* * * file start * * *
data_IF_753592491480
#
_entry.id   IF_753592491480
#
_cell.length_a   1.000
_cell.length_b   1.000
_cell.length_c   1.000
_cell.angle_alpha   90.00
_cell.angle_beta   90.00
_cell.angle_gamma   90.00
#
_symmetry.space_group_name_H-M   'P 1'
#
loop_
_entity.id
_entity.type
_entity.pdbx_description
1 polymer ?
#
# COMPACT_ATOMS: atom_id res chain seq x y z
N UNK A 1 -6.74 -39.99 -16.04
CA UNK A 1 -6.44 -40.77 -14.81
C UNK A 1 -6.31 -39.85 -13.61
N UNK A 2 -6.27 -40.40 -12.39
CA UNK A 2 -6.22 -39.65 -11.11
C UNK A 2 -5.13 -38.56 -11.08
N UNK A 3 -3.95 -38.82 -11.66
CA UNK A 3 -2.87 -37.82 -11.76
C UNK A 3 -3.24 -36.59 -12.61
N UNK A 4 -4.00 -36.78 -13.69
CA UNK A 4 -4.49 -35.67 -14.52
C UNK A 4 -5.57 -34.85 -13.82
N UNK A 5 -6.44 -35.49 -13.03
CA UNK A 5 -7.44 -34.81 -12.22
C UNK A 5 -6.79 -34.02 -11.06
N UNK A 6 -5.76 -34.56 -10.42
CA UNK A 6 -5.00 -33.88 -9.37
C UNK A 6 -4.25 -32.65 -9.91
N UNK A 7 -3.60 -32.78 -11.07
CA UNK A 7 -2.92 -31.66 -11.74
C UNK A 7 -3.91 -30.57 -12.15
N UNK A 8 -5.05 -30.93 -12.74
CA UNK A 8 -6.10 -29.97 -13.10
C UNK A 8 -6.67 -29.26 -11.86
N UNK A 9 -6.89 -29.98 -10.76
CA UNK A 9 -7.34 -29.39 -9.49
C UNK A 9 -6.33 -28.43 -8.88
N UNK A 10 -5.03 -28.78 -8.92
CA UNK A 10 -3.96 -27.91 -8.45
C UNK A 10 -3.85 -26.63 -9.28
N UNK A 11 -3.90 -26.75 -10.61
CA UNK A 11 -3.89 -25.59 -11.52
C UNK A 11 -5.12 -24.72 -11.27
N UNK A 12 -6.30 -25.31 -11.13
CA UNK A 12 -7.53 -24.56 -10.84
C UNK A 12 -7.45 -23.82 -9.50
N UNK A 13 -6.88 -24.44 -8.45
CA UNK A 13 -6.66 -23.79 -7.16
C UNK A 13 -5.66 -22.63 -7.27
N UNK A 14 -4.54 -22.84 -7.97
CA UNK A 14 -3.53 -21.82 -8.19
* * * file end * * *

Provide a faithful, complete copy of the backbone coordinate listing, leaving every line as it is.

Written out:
data_IF_753592491480
#
_entry.id   IF_753592491480
#
_cell.length_a   1.000
_cell.length_b   1.000
_cell.length_c   1.000
_cell.angle_alpha   90.00
_cell.angle_beta   90.00
_cell.angle_gamma   90.00
#
_symmetry.space_group_name_H-M   'P 1'
#
loop_
_entity.id
_entity.type
_entity.pdbx_description
1 polymer ?
#
# COMPACT_ATOMS: atom_id res chain seq x y z
N UNK A 1 -6.74 -39.99 -16.04
CA UNK A 1 -6.44 -40.77 -14.81
C UNK A 1 -6.31 -39.85 -13.61
N UNK A 2 -6.27 -40.40 -12.39
CA UNK A 2 -6.22 -39.65 -11.11
C UNK A 2 -5.13 -38.56 -11.08
N UNK A 3 -3.95 -38.82 -11.66
CA UNK A 3 -2.87 -37.82 -11.76
C UNK A 3 -3.24 -36.59 -12.61
N UNK A 4 -4.00 -36.78 -13.69
CA UNK A 4 -4.49 -35.67 -14.52
C UNK A 4 -5.57 -34.85 -13.82
N UNK A 5 -6.44 -35.49 -13.03
CA UNK A 5 -7.44 -34.81 -12.22
C UNK A 5 -6.79 -34.02 -11.06
N UNK A 6 -5.76 -34.56 -10.42
CA UNK A 6 -5.00 -33.88 -9.37
C UNK A 6 -4.25 -32.65 -9.91
N UNK A 7 -3.60 -32.78 -11.07
CA UNK A 7 -2.92 -31.66 -11.74
C UNK A 7 -3.91 -30.57 -12.15
N UNK A 8 -5.05 -30.93 -12.74
CA UNK A 8 -6.10 -29.97 -13.10
C UNK A 8 -6.67 -29.26 -11.86
N UNK A 9 -6.89 -29.98 -10.76
CA UNK A 9 -7.34 -29.39 -9.49
C UNK A 9 -6.33 -28.43 -8.88
N UNK A 10 -5.03 -28.78 -8.92
CA UNK A 10 -3.96 -27.91 -8.45
C UNK A 10 -3.85 -26.63 -9.28
N UNK A 11 -3.90 -26.75 -10.61
CA UNK A 11 -3.89 -25.59 -11.52
C UNK A 11 -5.12 -24.72 -11.27
N UNK A 12 -6.30 -25.31 -11.13
CA UNK A 12 -7.53 -24.56 -10.84
C UNK A 12 -7.45 -23.82 -9.50
N UNK A 13 -6.88 -24.44 -8.45
CA UNK A 13 -6.66 -23.79 -7.16
C UNK A 13 -5.66 -22.63 -7.27
N UNK A 14 -4.54 -22.84 -7.97
CA UNK A 14 -3.53 -21.82 -8.19